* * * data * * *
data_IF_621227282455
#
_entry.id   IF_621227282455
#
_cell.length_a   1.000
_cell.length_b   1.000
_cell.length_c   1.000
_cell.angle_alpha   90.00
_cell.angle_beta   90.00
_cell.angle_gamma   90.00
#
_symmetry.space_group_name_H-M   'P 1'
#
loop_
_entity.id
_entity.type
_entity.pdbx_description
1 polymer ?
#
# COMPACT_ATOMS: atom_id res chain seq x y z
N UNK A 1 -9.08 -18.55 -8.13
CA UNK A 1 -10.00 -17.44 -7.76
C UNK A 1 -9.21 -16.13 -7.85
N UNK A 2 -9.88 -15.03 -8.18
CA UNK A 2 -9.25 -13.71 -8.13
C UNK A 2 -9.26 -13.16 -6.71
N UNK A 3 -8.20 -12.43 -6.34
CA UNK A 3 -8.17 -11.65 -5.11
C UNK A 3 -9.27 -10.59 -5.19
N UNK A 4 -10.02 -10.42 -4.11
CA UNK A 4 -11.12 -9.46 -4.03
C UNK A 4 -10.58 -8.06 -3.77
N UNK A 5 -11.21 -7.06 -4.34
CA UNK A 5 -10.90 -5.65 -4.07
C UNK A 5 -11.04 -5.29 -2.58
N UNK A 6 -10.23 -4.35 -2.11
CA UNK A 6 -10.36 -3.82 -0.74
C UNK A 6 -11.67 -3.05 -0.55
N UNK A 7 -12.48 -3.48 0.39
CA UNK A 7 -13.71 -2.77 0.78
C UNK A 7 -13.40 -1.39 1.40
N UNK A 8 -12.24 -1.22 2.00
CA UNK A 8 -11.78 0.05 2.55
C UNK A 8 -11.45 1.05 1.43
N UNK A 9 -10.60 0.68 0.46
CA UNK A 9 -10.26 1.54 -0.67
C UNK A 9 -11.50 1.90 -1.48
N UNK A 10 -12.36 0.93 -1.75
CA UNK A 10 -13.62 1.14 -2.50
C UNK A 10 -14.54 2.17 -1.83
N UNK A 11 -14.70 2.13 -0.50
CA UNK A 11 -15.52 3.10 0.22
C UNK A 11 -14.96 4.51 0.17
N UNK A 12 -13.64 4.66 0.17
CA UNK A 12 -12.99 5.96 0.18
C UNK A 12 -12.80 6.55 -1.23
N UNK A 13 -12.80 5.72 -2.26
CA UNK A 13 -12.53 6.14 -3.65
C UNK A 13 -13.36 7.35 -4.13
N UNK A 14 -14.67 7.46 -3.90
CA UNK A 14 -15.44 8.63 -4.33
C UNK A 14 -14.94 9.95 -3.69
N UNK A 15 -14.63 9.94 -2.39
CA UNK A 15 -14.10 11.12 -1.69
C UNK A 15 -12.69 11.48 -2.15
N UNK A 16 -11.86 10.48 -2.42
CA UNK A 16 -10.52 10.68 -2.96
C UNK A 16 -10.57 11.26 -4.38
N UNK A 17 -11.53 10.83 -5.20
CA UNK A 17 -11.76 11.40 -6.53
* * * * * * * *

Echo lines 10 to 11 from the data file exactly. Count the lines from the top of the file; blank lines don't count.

_cell.angle_gamma   90.00
#